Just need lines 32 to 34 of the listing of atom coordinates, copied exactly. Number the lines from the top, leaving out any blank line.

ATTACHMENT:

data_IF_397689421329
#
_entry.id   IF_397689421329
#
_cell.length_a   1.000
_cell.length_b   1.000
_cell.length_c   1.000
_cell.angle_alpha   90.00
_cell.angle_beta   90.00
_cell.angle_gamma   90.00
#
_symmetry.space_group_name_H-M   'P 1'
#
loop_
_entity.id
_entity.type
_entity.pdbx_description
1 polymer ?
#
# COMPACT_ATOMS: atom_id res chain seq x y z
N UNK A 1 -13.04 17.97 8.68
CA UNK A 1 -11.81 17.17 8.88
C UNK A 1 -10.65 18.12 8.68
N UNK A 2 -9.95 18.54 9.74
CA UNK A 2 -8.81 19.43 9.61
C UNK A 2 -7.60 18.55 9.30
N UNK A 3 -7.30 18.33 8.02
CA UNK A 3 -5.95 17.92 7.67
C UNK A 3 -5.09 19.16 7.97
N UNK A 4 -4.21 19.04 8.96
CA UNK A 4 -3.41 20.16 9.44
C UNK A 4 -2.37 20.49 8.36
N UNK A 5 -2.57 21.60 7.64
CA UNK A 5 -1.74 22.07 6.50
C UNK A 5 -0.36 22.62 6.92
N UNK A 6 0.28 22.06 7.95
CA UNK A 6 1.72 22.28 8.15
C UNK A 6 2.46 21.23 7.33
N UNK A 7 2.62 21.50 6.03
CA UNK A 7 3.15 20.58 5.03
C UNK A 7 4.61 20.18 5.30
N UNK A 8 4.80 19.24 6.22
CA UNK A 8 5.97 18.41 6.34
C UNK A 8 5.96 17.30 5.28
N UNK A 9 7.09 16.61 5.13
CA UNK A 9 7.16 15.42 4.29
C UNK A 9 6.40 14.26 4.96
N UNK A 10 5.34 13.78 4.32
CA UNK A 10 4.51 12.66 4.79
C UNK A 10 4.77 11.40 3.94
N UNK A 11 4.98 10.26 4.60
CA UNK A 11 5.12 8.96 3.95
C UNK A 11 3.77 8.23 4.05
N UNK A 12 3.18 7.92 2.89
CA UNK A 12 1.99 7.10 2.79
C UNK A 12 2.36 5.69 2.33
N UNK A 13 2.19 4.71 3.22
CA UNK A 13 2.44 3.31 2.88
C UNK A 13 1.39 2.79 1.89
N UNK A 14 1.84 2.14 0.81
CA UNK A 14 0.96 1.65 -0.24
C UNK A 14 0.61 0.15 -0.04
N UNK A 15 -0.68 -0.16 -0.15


C UNK A 4 -2.37 20.49 8.36
N UNK A 5 -2.57 21.60 7.64
CA UNK A 5 -1.74 22.07 6.50